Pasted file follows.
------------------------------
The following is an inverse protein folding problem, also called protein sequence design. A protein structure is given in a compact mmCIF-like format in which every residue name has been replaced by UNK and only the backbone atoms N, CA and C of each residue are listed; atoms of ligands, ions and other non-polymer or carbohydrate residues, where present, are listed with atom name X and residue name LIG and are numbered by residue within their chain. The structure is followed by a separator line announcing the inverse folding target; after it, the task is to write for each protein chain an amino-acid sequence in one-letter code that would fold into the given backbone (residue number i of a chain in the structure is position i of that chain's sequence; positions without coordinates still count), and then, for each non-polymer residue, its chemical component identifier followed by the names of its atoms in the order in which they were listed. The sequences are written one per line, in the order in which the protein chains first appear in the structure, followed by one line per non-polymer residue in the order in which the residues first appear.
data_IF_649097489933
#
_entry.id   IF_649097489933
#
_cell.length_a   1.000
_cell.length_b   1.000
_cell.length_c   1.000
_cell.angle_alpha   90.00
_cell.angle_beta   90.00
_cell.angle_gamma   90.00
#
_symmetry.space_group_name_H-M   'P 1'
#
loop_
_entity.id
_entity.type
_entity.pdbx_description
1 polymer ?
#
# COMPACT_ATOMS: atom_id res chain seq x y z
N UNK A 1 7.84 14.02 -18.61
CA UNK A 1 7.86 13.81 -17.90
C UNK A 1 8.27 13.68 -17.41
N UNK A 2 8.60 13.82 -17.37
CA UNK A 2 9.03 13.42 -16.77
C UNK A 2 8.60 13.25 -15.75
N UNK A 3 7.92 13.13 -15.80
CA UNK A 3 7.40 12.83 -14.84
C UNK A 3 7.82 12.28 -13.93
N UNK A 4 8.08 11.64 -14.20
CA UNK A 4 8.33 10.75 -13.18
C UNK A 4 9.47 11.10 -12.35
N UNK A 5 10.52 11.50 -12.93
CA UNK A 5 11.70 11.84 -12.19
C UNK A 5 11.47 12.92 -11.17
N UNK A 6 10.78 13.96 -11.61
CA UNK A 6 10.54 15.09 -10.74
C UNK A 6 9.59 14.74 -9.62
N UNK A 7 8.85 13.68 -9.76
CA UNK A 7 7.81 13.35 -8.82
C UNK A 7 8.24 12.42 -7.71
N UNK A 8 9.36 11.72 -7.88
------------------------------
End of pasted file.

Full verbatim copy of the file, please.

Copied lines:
The following is an inverse protein folding problem, also called protein sequence design. A protein structure is given in a compact mmCIF-like format in which every residue name has been replaced by UNK and only the backbone atoms N, CA and C of each residue are listed; atoms of ligands, ions and other non-polymer or carbohydrate residues, where present, are listed with atom name X and residue name LIG and are numbered by residue within their chain. The structure is followed by a separator line announcing the inverse folding target; after it, the task is to write for each protein chain an amino-acid sequence in one-letter code that would fold into the given backbone (residue number i of a chain in the structure is position i of that chain's sequence; positions without coordinates still count), and then, for each non-polymer residue, its chemical component identifier followed by the names of its atoms in the order in which they were listed. The sequences are written one per line, in the order in which the protein chains first appear in the structure, followed by one line per non-polymer residue in the order in which the residues first appear.
data_IF_649097489933
#
_entry.id   IF_649097489933
#
_cell.length_a   1.000
_cell.length_b   1.000
_cell.length_c   1.000
_cell.angle_alpha   90.00
_cell.angle_beta   90.00
_cell.angle_gamma   90.00
#
_symmetry.space_group_name_H-M   'P 1'
#
loop_
_entity.id
_entity.type
_entity.pdbx_description
1 polymer ?
#
# COMPACT_ATOMS: atom_id res chain seq x y z
N UNK A 1 7.84 14.02 -18.61
CA UNK A 1 7.86 13.81 -17.90
C UNK A 1 8.27 13.68 -17.41
N UNK A 2 8.60 13.82 -17.37
CA UNK A 2 9.03 13.42 -16.77
C UNK A 2 8.60 13.25 -15.75
N UNK A 3 7.92 13.13 -15.80
CA UNK A 3 7.40 12.83 -14.84
C UNK A 3 7.82 12.28 -13.93
N UNK A 4 8.08 11.64 -14.20
CA UNK A 4 8.33 10.75 -13.18
C UNK A 4 9.47 11.10 -12.35
N UNK A 5 10.52 11.50 -12.93
CA UNK A 5 11.70 11.84 -12.19
C UNK A 5 11.47 12.92 -11.17
N UNK A 6 10.78 13.96 -11.61
CA UNK A 6 10.54 15.09 -10.74
C UNK A 6 9.59 14.74 -9.62
N UNK A 7 8.85 13.68 -9.76
CA UNK A 7 7.81 13.35 -8.82
C UNK A 7 8.24 12.42 -7.71
N UNK A 8 9.36 11.72 -7.88